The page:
For thousands of years the wind has been used as a source of energy for grinding grain and pumping water.
CU ZOOM OUT from river to windmills on bank (2 shots).
CU Revolving millstone.
CU PAN down windmill to stream.
GV Sails of wind mills dissolve to windmill derrick pumping water for cattle in western desert (2 shots).
CU ZOOM OUT from hundred kilowatt turbine windmill (3 shots).
SV Engineer at controls.
SV Blades turning on turbine.
CU Recording graphs and data on television screen (2 shots).
CU ZOOM OUT from rotating turbine.
CU Artists impression of similar turbine feeding pylons system dissolve to map showing location of turbines in United States (2 shots).
SV INT. Engineers studying blue-prints (2 shots).
CU Revolving blades on turbine.
GV PAN up derrick and turbine on top.
Script is copyright Reuters Limited. All rights reserved
Background: For thousands of years the wind has been used as a source of energy for grinding grain and pumping water. Since the turn of the century it has also been used for generating electricity, usually in isolated areas. It played an important part for instance in the development of the Western United States, where the prevailing winds over the plains gave the agricultural communities really reliable supplies of electricity.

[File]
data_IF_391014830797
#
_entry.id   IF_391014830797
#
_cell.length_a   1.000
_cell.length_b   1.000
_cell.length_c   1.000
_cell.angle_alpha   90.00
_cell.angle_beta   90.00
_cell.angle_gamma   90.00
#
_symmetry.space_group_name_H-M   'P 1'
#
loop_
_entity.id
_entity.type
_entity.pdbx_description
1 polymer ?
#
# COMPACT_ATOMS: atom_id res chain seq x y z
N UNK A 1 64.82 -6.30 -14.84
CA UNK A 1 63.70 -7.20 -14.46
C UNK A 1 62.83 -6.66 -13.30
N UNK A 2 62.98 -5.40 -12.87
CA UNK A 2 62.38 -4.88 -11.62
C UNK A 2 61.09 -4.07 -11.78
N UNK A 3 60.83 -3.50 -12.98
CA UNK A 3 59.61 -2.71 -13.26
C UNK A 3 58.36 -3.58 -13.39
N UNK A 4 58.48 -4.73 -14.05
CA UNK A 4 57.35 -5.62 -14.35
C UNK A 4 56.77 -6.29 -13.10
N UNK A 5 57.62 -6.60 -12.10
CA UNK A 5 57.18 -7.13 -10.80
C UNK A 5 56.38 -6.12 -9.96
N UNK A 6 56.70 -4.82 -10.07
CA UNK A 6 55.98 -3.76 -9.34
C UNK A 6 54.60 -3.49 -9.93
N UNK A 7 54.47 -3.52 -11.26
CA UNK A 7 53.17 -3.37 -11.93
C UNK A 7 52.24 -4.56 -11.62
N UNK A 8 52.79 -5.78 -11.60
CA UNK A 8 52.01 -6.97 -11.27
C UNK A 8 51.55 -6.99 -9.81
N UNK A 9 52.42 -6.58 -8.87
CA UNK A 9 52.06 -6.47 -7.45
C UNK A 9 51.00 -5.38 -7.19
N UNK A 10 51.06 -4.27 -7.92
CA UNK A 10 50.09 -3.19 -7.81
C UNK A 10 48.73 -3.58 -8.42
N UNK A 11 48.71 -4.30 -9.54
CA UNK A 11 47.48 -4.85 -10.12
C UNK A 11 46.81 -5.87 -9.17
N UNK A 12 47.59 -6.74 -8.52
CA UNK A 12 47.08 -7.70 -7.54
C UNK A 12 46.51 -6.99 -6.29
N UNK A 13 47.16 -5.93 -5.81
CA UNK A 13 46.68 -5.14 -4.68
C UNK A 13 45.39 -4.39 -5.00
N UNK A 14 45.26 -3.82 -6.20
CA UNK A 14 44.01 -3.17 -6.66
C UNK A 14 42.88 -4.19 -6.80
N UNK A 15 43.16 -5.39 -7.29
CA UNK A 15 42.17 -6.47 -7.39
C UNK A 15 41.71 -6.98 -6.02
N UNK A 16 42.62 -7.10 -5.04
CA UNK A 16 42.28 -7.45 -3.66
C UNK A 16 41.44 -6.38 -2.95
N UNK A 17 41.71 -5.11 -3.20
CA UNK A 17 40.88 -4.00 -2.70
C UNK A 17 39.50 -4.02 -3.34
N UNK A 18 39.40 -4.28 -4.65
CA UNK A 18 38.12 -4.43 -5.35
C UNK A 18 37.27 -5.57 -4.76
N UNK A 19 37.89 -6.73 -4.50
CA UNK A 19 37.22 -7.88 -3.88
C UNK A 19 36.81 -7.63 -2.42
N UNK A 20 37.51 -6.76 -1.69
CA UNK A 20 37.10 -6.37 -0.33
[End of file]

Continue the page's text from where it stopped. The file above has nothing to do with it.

Now, with fuel of all kinds at a premium, researchers are seriously investigating the possibility of using windmills as a substantial source of energy for generating electricity. At the Lewis Research Centre at Cleveland, Ohio, scientists and engineers have developed a 100 kilowatt wind-driven turbine that can generate enough electricity to power thirty average sized homes. It is believed to be the largest generator of its type in the world.
The research is part of a five-year national wind energy programme which is being directed by the Energy Research and Development Administration. The aim of the Cleveland project is to produce electricity using the wind at the lowest possible cost per kilowatt hour. Eventually, the electricity produced by the turbine will be fed directly into the Ohio Edison grid system, in order to learn the problems of supplying a large grid operation.
A recently completed study has shown that wind turbines in the 500 to 1500 kilowatt range are probably the most practical size to use in areas where winds vary from between twelve and eighteen miles an hour. This would produce electricity at a cost of about two cents (one penny sterling) per kilowatt hour.
The head of the Research Centre's Wind Power Office, Mr. Ron Thomas, foresees a time when thousand of machines, developed from their wind turbine, will be built to provide cheap electricity in many part of the world. He believes that by the year 2,000, wind turbines could be producing between five and ten per cent of the United States total electricity requirements.